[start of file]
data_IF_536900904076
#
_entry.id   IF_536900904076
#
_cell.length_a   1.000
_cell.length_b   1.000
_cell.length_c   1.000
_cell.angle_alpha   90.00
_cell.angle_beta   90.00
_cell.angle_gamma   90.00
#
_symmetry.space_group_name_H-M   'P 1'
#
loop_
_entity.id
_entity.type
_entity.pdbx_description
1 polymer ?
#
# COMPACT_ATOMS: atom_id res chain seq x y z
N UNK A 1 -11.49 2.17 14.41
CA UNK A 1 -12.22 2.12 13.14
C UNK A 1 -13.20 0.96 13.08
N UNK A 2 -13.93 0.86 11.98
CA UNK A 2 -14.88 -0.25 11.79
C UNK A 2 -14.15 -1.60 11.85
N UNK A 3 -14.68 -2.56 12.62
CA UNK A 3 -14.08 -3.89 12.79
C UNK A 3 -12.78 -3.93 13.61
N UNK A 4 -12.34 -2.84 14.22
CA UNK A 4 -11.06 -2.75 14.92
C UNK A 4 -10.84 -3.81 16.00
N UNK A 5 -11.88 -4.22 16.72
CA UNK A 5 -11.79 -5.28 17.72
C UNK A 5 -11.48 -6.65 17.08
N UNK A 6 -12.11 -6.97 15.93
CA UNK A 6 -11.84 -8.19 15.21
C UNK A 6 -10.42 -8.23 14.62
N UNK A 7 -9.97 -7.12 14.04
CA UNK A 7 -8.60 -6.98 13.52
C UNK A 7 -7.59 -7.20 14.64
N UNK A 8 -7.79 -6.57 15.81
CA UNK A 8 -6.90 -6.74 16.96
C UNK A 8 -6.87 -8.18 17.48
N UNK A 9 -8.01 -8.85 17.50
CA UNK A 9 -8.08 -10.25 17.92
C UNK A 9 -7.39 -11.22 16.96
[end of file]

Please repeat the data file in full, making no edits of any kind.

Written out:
data_IF_536900904076
#
_entry.id   IF_536900904076
#
_cell.length_a   1.000
_cell.length_b   1.000
_cell.length_c   1.000
_cell.angle_alpha   90.00
_cell.angle_beta   90.00
_cell.angle_gamma   90.00
#
_symmetry.space_group_name_H-M   'P 1'
#
loop_
_entity.id
_entity.type
_entity.pdbx_description
1 polymer ?
#
# COMPACT_ATOMS: atom_id res chain seq x y z
N UNK A 1 -11.49 2.17 14.41
CA UNK A 1 -12.22 2.12 13.14
C UNK A 1 -13.20 0.96 13.08
N UNK A 2 -13.93 0.86 11.98
CA UNK A 2 -14.88 -0.25 11.79
C UNK A 2 -14.15 -1.60 11.85
N UNK A 3 -14.68 -2.56 12.62
CA UNK A 3 -14.08 -3.89 12.79
C UNK A 3 -12.78 -3.93 13.61
N UNK A 4 -12.34 -2.84 14.22
CA UNK A 4 -11.06 -2.75 14.92
C UNK A 4 -10.84 -3.81 16.00
N UNK A 5 -11.88 -4.22 16.72
CA UNK A 5 -11.79 -5.28 17.72
C UNK A 5 -11.48 -6.65 17.08
N UNK A 6 -12.11 -6.97 15.93
CA UNK A 6 -11.84 -8.19 15.21
C UNK A 6 -10.42 -8.23 14.62
N UNK A 7 -9.97 -7.12 14.04
CA UNK A 7 -8.60 -6.98 13.52
C UNK A 7 -7.59 -7.20 14.64
N UNK A 8 -7.79 -6.57 15.81
CA UNK A 8 -6.90 -6.74 16.96
C UNK A 8 -6.87 -8.18 17.48
N UNK A 9 -8.01 -8.85 17.50
CA UNK A 9 -8.08 -10.25 17.92
C UNK A 9 -7.39 -11.22 16.96